I have mixed feelings about this. I know that less fortunate, low income people have to live somewhere, but it just sucks that it might be across the street. Why? Because it will make my property value go down. I can’t ignore that fact. My wife and I need our house value to increase slightly or stay the same. We saved our money for a long time to make a down payment. We work hard to pay the mortgage each month. We’ve put tons of sweat equity into the house – we redid all the floors, painted, ect. We’ve lived here for three years and our first baby will be born in about 10 weeks, where she’ll live for at least three or four years.

    So what do we do? Why should I get punished by potentially losing thousands of dollars on my home value? Would this happen in Ann Arbor? Why doesn’t Habitat build a housing project in Burns Park in A2? THEY can afford it!

    The reality is, affluent people have no interest moving to Ypsi. Poor people have interst in moving to Ypsi. A lot of times this increases crime. Makes it so there’s hookers and crack heads walking down the sidewalk past our houses (which still happens on East Cross but not NEARLY as much as when I lived on Hamilton and Emmett). Poverty is a scary thing, and a scary problem.

    Call me crazy, but I would rather raise my daughter in Ann Arbor, in a safe neigborhood and an excellent school district. I’m sure the community there would be plenty nice enough.

    But then again, my wife and I love Ypsi and we’re still undecided as to what we’ll do. There’s still that allure and charm that makes it a great place despite it’s downfalls.

    As for neighbors on my street, they’re awesome. Everyone knows each other and helps each other out. It really is a commodity, but so is safety and financial security.

  5. Ted
    Posted August 23, 2007 at 9:21 am | Permalink

    I’ve built several Habitat homes. Three of them are in Ypsi. I worked on my first one 15 years ago. I still drive by them on occasion. They still look great. As far as I know, the same families I worked with on them still live in them. (Habitat requires that the families put in a certain number of hours working on the home.) As I recall, they were good, hard-working people. You really need to educate yourself on the program and their requirements for participation. These aren’t flop houses.

  6. Citizen Blogger
    Posted August 23, 2007 at 9:26 am | Permalink

    *sniff sniff* What’s that smell? *sniff* Smells like NIMBY to me!

    We saved our money for a long time to make a down payment. We work hard to pay the mortgage each month. We’ve put tons of sweat equity into the house…

    And isn’t this exactly what Habitat for Humanity does?

    Honestly, how can you harsh on Habitat for Humanity?! “hookers and crack heads”?! Right. Because the average person walking around with their mind blown out on crack is going to be able to qualify for a mortgage and put in the sweat equity that Habitat requires. Sure. Whatever you say. Habitat = crackheads.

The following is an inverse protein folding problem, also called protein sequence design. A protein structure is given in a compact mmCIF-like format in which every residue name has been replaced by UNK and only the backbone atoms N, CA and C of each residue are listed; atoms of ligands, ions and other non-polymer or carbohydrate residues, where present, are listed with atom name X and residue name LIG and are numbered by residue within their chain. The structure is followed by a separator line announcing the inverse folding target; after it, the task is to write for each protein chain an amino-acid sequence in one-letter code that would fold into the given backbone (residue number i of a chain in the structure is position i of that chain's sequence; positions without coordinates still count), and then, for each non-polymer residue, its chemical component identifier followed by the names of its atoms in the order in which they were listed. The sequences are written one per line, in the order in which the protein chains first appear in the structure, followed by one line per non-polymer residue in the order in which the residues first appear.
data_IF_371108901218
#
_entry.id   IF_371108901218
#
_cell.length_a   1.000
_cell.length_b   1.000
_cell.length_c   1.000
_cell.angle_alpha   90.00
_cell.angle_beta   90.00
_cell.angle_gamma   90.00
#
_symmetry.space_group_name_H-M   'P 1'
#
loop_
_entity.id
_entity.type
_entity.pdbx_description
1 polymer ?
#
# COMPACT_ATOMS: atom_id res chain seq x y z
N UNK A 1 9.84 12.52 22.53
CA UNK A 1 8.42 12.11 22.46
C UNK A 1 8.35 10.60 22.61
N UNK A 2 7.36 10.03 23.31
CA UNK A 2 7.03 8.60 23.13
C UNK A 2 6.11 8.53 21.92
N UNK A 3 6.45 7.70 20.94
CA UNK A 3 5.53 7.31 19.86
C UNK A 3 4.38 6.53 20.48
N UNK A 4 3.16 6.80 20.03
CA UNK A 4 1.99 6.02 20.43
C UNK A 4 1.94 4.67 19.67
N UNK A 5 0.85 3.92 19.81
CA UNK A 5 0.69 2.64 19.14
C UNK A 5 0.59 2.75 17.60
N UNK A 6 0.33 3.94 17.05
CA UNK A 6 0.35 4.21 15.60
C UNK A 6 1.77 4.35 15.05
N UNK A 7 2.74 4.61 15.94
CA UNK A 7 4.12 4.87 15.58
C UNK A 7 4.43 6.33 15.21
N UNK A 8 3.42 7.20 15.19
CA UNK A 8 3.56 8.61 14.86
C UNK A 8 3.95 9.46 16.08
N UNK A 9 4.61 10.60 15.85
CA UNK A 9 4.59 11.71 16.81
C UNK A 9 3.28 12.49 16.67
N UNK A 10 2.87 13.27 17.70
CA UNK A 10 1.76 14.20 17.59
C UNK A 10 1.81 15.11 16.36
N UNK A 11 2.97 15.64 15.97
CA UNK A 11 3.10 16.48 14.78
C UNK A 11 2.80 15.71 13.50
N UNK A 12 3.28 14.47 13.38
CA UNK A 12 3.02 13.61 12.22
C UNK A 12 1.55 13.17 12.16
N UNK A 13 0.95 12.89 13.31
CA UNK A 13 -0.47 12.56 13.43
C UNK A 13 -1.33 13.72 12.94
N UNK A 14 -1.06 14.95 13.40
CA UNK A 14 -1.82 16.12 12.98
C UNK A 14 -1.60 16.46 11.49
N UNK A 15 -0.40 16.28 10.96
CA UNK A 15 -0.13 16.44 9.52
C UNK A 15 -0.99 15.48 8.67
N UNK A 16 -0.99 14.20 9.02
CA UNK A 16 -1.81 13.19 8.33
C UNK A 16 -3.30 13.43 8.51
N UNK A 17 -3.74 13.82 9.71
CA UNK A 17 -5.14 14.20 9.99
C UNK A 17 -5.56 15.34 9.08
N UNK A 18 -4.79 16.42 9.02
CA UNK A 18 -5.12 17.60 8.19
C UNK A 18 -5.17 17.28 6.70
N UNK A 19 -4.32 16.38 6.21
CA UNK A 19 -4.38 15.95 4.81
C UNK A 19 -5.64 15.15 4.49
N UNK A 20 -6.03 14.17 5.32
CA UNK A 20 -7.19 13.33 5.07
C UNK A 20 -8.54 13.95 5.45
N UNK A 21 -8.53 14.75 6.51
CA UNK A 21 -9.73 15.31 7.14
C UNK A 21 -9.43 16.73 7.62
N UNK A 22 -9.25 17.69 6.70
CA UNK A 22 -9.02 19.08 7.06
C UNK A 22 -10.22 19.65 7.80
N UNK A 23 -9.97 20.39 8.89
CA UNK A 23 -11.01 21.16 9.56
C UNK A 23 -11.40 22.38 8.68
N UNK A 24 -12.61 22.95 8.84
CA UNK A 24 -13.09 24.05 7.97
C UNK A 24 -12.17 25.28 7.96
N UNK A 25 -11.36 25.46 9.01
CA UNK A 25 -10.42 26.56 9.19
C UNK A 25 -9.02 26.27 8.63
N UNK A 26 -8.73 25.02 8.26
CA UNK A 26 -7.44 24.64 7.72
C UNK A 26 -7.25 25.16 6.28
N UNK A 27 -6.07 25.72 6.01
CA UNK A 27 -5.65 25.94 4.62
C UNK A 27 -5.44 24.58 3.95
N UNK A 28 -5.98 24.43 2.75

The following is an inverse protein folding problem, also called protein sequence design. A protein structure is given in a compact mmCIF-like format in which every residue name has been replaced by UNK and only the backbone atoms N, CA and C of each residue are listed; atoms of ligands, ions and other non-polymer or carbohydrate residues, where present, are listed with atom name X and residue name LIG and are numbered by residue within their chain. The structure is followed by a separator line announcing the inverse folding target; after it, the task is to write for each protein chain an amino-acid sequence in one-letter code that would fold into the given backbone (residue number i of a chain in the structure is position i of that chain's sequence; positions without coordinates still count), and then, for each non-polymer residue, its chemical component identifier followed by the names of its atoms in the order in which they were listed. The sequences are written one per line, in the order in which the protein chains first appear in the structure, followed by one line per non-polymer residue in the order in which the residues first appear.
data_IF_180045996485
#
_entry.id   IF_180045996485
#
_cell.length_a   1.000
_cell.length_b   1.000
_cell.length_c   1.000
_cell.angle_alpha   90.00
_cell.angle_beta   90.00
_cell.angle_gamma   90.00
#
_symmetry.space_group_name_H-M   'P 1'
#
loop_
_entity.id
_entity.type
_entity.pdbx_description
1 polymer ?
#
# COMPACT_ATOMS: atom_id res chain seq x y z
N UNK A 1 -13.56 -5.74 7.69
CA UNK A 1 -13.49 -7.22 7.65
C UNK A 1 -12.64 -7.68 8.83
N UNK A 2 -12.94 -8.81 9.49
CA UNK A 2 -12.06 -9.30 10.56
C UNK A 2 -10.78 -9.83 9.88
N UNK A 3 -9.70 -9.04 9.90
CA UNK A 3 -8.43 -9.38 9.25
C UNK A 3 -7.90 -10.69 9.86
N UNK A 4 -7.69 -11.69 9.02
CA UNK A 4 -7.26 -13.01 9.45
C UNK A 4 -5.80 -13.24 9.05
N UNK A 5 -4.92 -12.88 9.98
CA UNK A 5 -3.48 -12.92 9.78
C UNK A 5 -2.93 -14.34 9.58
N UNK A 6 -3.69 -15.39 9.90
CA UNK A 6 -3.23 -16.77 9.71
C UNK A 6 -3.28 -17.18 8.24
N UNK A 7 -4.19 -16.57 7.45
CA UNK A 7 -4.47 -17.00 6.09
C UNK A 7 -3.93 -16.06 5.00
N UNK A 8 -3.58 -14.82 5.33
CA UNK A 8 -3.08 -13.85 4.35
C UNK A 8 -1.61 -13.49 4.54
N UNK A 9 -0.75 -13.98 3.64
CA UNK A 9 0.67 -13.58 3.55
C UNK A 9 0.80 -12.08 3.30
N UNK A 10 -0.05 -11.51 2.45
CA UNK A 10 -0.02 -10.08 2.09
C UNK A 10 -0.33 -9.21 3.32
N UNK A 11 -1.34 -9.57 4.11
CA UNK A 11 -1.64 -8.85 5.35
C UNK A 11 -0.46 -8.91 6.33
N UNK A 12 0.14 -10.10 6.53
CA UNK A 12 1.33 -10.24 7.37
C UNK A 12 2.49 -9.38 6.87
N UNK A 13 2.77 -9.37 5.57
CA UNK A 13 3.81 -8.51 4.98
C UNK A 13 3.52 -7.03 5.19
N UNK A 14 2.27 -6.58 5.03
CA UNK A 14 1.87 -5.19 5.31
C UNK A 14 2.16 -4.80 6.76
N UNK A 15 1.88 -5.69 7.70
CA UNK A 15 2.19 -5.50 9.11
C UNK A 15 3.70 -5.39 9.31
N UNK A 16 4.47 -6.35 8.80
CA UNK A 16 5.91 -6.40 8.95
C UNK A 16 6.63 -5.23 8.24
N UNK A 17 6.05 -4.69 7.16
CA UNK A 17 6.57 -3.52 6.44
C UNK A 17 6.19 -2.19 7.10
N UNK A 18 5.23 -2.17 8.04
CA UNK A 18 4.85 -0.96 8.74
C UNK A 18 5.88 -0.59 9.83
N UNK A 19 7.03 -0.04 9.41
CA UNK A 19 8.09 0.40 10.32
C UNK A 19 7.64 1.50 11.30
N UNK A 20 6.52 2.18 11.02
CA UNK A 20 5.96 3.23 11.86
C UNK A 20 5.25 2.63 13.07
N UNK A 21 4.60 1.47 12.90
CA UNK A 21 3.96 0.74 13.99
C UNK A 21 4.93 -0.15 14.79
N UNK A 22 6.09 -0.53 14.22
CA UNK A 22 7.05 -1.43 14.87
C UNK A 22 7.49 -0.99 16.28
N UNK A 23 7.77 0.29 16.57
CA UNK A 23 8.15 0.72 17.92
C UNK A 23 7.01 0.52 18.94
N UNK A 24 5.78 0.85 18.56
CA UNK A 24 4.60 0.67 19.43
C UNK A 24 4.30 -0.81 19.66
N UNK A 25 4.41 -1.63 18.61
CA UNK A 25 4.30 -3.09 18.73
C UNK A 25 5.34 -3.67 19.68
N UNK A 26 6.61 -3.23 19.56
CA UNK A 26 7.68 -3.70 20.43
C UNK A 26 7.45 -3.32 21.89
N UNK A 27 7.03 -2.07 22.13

If Habitat wanted to build a house next door to me, I’d be out there working on the house every weekend. For the chance to get a hard-working, committed family into a stable home where they can build equity? Sounds great – that’s exactly the family I want next door to me.

    Cousins Vinyl, if your comment above is your idea of being “neighborly”, I’ll gladly chip in $20 towards the cause of helping you leave. So sorry that Ypsi is such a bad place to live. See ya.

  7. egpenet
    Posted August 23, 2007 at 9:37 am | Permalink

    It is so much fun to create a tinge of defensiveness in you, MM. You are so deeply sincere and “on it,” that you are honestly such a great guy.

    OF COURSE. we are doing EVERYTHING to make Ypsi a great place to live. The economy will get better. Downtown will fill up. Depot Town is going great guns. Grasdens, Homes, etc. We’ll dig ourselves out.

    I just don’t want all that yuppie, yippie, old guard noses-in-the-air crowd BACK HERE. If you tell everyone it’s SAFE to come back … they’ll come.

    I have attracted several friends and others to come and invest here by telling them it’s the best kept secret in Michigan.

    I’m old enough to have lived through many such movements in Minneaplois/St. Paul, Providence, R.I., NYC, Detroit … as soon as the word get out … we have to pack up our facepaint and move. I DON’T WANNA MOVE! So, shut up!

  8. k
    Posted August 23, 2007 at 9:39 am | Permalink

    Wow. I thought people knew better than that about Habitat. Here’s a link to a property value study that might make you feel better.


    You talk about putting sweat equity into your home, and that’s the very basis of a Habitat house. Before houses are even started the families that will live in them have put in time on other builds and doing work for Habitat. You presume that the houses will be unattractive or uncared for, I think, because they are low income residents. You don’t even have to be that low-income, for one thing, to qualify for a Habitat house. Nobody gets a house unless their credit is good and they can make their mortgage payments. Yes, they have mortgage payments just like you, they just work their downpayment off. There’s a neighborhhod of Habitat homes on the corner of Jackson and Wagner in Ann Arbor that is very cute. Ownership of a home is what makes people care about and take care of a neighborhood, not how they got their downpayment.

    Here are the qualifications, and if you go to http://www.h4h.org you can find out more about your local Habitat.


    You must be a U.S. citizen or have permanent residency status (green card).
    You must not have gone through a bankruptcy in the past three years, or have any legal judgments of more than $2,000 against you.
    You must have lived or worked in Washtenaw County for the past 12 months.
    Your income must be 30-60% of the median income for Washtenaw County (by family size). As an example, the median income guideline for a family of four in 2007 is between $2,058-$4,116/month before taxes.